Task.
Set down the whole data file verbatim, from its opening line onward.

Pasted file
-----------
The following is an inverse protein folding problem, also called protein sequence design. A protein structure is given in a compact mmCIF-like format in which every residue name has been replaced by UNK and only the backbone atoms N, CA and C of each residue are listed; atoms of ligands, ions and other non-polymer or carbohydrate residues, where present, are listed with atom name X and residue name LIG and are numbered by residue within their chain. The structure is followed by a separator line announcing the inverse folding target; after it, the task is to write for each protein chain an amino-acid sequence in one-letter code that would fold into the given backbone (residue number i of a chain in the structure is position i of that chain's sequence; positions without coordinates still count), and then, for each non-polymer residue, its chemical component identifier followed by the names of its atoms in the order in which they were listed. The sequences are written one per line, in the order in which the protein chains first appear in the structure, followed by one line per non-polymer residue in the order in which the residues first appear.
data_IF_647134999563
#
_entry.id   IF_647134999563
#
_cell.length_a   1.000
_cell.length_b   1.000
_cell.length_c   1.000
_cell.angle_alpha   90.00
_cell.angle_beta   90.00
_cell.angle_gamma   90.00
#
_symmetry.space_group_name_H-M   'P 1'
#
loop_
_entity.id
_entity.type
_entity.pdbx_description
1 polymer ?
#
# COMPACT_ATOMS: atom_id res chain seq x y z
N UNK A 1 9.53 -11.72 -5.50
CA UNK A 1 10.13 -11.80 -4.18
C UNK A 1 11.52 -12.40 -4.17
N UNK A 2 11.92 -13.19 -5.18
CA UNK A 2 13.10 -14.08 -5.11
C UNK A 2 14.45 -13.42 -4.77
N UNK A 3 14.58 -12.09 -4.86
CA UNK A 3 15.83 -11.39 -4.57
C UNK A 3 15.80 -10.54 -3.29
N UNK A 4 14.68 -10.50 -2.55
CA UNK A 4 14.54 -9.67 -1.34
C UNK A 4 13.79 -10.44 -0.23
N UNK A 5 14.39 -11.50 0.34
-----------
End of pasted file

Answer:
The following is an inverse protein folding problem, also called protein sequence design. A protein structure is given in a compact mmCIF-like format in which every residue name has been replaced by UNK and only the backbone atoms N, CA and C of each residue are listed; atoms of ligands, ions and other non-polymer or carbohydrate residues, where present, are listed with atom name X and residue name LIG and are numbered by residue within their chain. The structure is followed by a separator line announcing the inverse folding target; after it, the task is to write for each protein chain an amino-acid sequence in one-letter code that would fold into the given backbone (residue number i of a chain in the structure is position i of that chain's sequence; positions without coordinates still count), and then, for each non-polymer residue, its chemical component identifier followed by the names of its atoms in the order in which they were listed. The sequences are written one per line, in the order in which the protein chains first appear in the structure, followed by one line per non-polymer residue in the order in which the residues first appear.
data_IF_647134999563
#
_entry.id   IF_647134999563
#
_cell.length_a   1.000
_cell.length_b   1.000
_cell.length_c   1.000
_cell.angle_alpha   90.00
_cell.angle_beta   90.00
_cell.angle_gamma   90.00
#
_symmetry.space_group_name_H-M   'P 1'
#
loop_
_entity.id
_entity.type
_entity.pdbx_description
1 polymer ?
#
# COMPACT_ATOMS: atom_id res chain seq x y z
N UNK A 1 9.53 -11.72 -5.50
CA UNK A 1 10.13 -11.80 -4.18
C UNK A 1 11.52 -12.40 -4.17
N UNK A 2 11.92 -13.19 -5.18
CA UNK A 2 13.10 -14.08 -5.11
C UNK A 2 14.45 -13.42 -4.77
N UNK A 3 14.58 -12.09 -4.86
CA UNK A 3 15.83 -11.39 -4.57
C UNK A 3 15.80 -10.54 -3.29
N UNK A 4 14.68 -10.50 -2.55
CA UNK A 4 14.54 -9.67 -1.34
C UNK A 4 13.79 -10.44 -0.23
N UNK A 5 14.39 -11.50 0.34